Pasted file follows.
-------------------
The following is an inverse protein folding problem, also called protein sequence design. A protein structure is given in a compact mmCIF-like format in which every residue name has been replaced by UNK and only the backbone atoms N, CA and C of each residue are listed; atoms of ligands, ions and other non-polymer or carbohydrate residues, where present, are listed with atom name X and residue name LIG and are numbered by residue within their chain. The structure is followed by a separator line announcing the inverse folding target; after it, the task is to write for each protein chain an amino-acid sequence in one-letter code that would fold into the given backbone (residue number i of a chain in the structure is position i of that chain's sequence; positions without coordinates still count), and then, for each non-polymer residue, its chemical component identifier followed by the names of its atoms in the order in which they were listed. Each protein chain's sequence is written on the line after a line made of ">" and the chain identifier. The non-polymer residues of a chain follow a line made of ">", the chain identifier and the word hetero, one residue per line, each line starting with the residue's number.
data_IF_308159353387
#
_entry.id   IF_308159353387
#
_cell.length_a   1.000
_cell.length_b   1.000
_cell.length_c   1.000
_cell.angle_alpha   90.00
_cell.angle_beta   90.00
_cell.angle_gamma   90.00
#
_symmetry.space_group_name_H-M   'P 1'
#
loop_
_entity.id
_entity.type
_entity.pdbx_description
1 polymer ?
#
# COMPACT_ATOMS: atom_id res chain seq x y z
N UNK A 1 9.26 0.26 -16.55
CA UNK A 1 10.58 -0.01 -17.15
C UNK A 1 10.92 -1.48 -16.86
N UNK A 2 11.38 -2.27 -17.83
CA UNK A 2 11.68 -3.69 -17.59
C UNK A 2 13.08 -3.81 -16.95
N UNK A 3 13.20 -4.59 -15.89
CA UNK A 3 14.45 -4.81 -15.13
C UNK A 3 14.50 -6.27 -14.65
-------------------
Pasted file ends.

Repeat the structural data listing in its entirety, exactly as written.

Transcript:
The following is an inverse protein folding problem, also called protein sequence design. A protein structure is given in a compact mmCIF-like format in which every residue name has been replaced by UNK and only the backbone atoms N, CA and C of each residue are listed; atoms of ligands, ions and other non-polymer or carbohydrate residues, where present, are listed with atom name X and residue name LIG and are numbered by residue within their chain. The structure is followed by a separator line announcing the inverse folding target; after it, the task is to write for each protein chain an amino-acid sequence in one-letter code that would fold into the given backbone (residue number i of a chain in the structure is position i of that chain's sequence; positions without coordinates still count), and then, for each non-polymer residue, its chemical component identifier followed by the names of its atoms in the order in which they were listed. Each protein chain's sequence is written on the line after a line made of ">" and the chain identifier. The non-polymer residues of a chain follow a line made of ">", the chain identifier and the word hetero, one residue per line, each line starting with the residue's number.
data_IF_308159353387
#
_entry.id   IF_308159353387
#
_cell.length_a   1.000
_cell.length_b   1.000
_cell.length_c   1.000
_cell.angle_alpha   90.00
_cell.angle_beta   90.00
_cell.angle_gamma   90.00
#
_symmetry.space_group_name_H-M   'P 1'
#
loop_
_entity.id
_entity.type
_entity.pdbx_description
1 polymer ?
#
# COMPACT_ATOMS: atom_id res chain seq x y z
N UNK A 1 9.26 0.26 -16.55
CA UNK A 1 10.58 -0.01 -17.15
C UNK A 1 10.92 -1.48 -16.86
N UNK A 2 11.38 -2.27 -17.83
CA UNK A 2 11.68 -3.69 -17.59
C UNK A 2 13.08 -3.81 -16.95
N UNK A 3 13.20 -4.59 -15.89
CA UNK A 3 14.45 -4.81 -15.13
C UNK A 3 14.50 -6.27 -14.65